You have to hand it to Alex Anthopoulos for a terrific offseason so far. He has completely revamped the team and made it much better….and it’s not even December yet.
At the end of 2012 it was clear that the Jays had a hole at second base….so AA signed Maicer Izturis.
There was a major gap in left field….so he signed Melky Cabrera.
We had a shortstop who was a major question mark, enormous problems in the rotation, and bench depth issues….so he acquired Jose Reyes, Josh Johnson, Mark Buehrle, and Emilio Bonifacio.
Finally, we had gaping holes in the coaching staff…so Anthopoulos brought in John Gibbons as the bench boss, and Demarlo Hale to help round out the staff.
All in all, a top notch start to the winter.
There is still a nasty hole at first base.
The incumbent 1B is Adam Lind, a guy who after an unbelievable 2009 season (35 HR, .932 OPS) has fallen on hard times. Very, very hard times.
To see just how bad things have been with Lind as our 1B, I decided to look at the starting first baseman for each year in the history of the franchise. Baseball-Reference makes this easy by listing the yearly starters (i.e. the player who started the most games at first base each year), all the way back to 1977.
The first thing that struck me was the small number of players – the Toronto Blue Jays have only had 9 different first baseman in franchise history*.
*Note: This means 9 different main starters – obviously a lot of players played the position in the past 36 years.
The nine players are:
– Doug Ault
– John Mayberry
– Willie Upshaw
– Fred McGriff
– John Olerud
– Carlos Delgado
– Eric Hinske
– Lyle Overbay
– Adam Lind
The Blue Jays have played 36 seasons in franchise history, meaning it’s possible to rank the players from 1 to 36 in a variety of categories. To account for injuries and demotions I avoided looking strictly at counting stats like home runs, doubles, and RBI’s, and instead rank ordered the players by rate stats.
Adam Lind does not rank very well.
So basically, Adam Lind put up the 8th and 10th worst single season batting averages by a Blue Jays starting 1B in 2011 and 2012. He was even worse in terms of OBP, charting the franchise record low of .295 in 2011, and his OPS hasn’t been much better. However, things look even worse if we move to a more advanced statistic like baseball-reference’s WAR calculation:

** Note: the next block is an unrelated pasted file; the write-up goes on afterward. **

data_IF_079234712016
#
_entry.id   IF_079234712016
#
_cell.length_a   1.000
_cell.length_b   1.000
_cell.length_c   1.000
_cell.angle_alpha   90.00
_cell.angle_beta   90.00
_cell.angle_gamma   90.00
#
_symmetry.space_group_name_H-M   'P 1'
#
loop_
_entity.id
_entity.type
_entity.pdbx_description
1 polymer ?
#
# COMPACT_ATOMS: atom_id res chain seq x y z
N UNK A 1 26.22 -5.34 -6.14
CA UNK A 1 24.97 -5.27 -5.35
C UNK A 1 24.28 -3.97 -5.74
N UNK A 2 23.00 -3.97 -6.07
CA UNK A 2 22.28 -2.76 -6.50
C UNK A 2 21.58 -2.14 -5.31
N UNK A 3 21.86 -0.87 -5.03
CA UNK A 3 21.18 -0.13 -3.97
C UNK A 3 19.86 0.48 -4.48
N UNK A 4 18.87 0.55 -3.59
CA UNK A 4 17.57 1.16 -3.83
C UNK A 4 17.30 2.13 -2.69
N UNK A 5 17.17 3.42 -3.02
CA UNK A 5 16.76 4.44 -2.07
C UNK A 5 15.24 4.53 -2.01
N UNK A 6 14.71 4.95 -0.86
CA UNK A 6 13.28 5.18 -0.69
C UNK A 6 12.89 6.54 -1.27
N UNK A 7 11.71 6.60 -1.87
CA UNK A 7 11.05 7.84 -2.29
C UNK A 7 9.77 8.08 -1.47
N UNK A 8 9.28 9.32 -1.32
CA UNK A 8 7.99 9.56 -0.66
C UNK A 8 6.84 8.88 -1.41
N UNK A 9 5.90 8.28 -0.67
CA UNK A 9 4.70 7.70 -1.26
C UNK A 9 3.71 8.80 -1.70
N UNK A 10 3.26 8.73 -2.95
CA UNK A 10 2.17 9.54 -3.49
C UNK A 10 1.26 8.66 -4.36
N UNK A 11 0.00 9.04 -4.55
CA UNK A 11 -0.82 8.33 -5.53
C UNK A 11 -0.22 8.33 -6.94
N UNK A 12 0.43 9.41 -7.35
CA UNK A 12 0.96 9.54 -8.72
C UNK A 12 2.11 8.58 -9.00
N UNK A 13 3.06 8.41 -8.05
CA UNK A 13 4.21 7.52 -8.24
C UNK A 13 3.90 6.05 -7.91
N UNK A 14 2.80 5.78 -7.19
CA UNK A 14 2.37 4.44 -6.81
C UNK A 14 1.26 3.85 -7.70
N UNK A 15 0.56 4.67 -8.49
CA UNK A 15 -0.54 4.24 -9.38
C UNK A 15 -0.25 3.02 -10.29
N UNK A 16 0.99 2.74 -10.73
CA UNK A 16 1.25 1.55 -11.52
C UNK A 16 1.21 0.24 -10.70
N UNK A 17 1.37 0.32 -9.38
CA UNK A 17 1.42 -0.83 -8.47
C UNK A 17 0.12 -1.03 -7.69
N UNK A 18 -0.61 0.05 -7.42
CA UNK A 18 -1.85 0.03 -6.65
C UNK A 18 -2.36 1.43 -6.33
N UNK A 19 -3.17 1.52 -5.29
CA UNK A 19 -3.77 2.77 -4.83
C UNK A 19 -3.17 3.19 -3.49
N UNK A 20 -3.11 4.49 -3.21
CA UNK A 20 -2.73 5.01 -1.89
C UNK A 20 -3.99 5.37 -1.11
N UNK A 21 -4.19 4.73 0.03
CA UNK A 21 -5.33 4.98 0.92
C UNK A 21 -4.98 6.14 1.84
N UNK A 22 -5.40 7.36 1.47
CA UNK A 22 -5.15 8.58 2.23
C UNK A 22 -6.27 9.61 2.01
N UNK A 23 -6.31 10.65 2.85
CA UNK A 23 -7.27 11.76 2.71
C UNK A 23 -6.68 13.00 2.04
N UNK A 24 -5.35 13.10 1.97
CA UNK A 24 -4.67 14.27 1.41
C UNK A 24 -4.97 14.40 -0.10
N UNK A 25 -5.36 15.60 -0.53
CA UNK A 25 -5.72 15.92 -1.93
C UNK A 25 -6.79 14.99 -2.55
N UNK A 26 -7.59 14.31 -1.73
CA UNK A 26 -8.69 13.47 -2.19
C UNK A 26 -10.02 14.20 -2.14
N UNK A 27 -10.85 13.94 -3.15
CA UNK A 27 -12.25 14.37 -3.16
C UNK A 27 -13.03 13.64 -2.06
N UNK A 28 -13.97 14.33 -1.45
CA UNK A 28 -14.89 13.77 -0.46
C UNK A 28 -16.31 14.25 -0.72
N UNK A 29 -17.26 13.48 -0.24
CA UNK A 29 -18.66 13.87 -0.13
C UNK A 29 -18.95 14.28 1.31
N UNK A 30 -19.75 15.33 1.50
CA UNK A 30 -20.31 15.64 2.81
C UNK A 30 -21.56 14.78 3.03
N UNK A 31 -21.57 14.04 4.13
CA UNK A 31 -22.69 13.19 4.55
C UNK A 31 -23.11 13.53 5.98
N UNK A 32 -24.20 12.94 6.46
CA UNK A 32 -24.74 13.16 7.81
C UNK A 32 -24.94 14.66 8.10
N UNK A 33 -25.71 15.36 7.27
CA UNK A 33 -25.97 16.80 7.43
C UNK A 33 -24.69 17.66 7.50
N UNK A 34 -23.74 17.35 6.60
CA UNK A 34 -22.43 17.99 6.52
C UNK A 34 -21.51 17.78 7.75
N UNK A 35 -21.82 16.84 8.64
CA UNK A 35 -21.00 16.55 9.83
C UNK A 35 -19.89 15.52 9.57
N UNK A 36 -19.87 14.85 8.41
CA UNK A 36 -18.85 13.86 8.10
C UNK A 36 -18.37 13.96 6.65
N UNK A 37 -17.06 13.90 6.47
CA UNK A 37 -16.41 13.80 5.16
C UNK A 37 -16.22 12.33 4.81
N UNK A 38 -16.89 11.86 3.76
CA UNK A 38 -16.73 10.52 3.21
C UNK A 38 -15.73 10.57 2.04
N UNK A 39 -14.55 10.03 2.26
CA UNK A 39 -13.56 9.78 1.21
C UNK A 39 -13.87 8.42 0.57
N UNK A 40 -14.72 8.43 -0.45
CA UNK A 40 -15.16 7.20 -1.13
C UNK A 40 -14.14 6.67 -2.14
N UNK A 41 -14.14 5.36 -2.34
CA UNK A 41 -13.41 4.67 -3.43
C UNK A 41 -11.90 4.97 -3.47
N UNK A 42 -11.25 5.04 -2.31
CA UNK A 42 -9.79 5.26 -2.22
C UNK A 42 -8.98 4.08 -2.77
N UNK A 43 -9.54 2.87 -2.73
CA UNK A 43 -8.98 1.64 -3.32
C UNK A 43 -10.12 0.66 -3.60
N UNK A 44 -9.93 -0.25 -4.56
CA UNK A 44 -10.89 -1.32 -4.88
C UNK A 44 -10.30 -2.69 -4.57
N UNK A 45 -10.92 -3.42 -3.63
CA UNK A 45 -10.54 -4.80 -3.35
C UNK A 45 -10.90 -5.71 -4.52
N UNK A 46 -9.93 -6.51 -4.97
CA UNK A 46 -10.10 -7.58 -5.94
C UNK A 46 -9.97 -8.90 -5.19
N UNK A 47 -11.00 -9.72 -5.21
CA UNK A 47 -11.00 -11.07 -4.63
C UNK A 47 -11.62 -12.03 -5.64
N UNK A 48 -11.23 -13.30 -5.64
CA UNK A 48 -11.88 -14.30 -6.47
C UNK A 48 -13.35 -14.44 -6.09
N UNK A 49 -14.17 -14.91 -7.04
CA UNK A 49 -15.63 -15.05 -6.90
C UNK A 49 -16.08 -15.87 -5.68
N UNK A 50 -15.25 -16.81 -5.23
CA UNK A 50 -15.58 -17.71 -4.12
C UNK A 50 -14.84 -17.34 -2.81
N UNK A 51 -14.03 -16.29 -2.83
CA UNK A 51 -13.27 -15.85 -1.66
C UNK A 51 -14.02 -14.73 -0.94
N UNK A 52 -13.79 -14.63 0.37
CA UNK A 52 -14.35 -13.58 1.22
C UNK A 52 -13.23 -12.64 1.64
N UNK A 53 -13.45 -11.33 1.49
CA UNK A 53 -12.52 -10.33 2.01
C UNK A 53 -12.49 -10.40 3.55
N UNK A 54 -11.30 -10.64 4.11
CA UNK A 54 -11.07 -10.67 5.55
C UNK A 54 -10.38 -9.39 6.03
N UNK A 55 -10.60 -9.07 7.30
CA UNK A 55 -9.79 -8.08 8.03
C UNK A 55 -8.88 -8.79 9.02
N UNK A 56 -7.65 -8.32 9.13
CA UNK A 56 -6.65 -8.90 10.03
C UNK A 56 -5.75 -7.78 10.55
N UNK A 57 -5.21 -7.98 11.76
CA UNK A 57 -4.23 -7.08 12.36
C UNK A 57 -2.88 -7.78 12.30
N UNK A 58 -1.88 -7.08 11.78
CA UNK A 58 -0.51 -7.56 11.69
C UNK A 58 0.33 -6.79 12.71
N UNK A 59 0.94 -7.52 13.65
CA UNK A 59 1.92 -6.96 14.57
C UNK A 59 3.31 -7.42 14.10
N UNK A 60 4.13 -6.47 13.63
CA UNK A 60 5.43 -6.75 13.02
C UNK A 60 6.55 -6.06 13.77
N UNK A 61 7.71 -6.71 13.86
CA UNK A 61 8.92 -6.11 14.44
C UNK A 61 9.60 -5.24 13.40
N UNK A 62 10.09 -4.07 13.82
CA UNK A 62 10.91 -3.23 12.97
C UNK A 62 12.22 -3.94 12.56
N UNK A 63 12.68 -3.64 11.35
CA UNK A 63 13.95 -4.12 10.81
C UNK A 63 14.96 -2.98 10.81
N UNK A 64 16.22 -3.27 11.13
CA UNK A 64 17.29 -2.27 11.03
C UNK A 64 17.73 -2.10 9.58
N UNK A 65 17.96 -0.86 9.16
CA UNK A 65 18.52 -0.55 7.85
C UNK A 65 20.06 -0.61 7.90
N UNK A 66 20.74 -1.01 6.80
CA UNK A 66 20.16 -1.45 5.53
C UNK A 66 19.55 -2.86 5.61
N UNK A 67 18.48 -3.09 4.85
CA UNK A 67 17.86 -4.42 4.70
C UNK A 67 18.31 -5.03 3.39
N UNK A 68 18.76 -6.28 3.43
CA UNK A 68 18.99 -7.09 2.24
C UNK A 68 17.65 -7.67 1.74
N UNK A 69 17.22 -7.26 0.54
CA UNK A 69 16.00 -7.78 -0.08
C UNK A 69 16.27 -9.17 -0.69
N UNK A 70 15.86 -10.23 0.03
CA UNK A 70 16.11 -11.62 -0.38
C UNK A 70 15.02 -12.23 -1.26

Adam Lind is responsible for two of the worst three seasons by a 1B in Toronto Blue Jays history.
But – and this is a fair statement – many people criticize the WAR stat due to its inclusion of advanced fielding metrics. Some critics say that fielding is too subjective to accurately measure. So, let’s take that out and look solely at offense, using baseball-reference’s Offensive WAR number, or oWAR:
Not much better is it?
So what am I saying here? What am I getting at? Well – aside from remembering just how good Carlos Delgado was (sigh…) – we are currently in a nadir in terms of production at the first base position. At no point in the history of this great franchise have things been so bad at such a once proud position.
Let’s split Toronto’s history into era’s by 1B, and look at the average OPS of each era to get an idea of what I mean:
The Doug Ault era (1977): Average OPS = .692
The John Mayberry era (1978 – 1981): Average OPS = .803
The Willie Upshaw era (1982 – 1987): Average OPS = .780
The Fred McGriff era (1988 – 1990): Average OPS = .927
The John Olerud era (1991 – 1996): Average OPS = .869
The Carlos Delgado era (1997 – 2004): Average OPS = .971
The Eric Hinske era (2005 – thank God it was only one year): Average OPS = .763
The Lyle Overbay era (2006 – 2010): Average OPS = .793
The Adam Lind era (2011 – present): Average OPS = .732
You are reading that right – the Adam Lind era is responsible for the WORST OPS since Doug Ault, who was the starting 1B in the first year of Toronto’s existence. Putrid.
Obviously, this is not good at the best of times, but it is definitely a major problem going into 2013 when you look at the first base position across the American League: Mark Teixeira, Prince Fielder, Albert Pujols, Carlos Pena, Paul Konerko, and maybe Justin Morneau and Eric Hosmer (if they rebound). Despite the quality of the rest of the roster, the Blue Jays have a big disadvantage compared to the rest of the league at 1B.
So what is to be done? With the salary that he commands, Lind is likely not going anywhere, so trading him isn’t an option. Edwin Encarnacion showed last year that he has the ability to play the position, as he started 66 games at first base – but DH is clearly his most preferred position.
Lind, for all of his struggles, is not a lost cause as he has shown the ability in his career to hit RHP (.282 AVG / .836 OPS in his career vs. righties as opposed to .220 AVG / .607 OPS vs. lefties). Obviously, that cries out for a platoon with Lind starting at 1B vs. RHP and Encarnacion vs. LHP. But slotting EE at 1B leaves a hole at DH against lefties, a hole that Lind needs to stay miles away from.
Filling that hole could be the difference between the playoffs and another year on the sidelines.
Once again, we look to you Mr. Anthopoulos.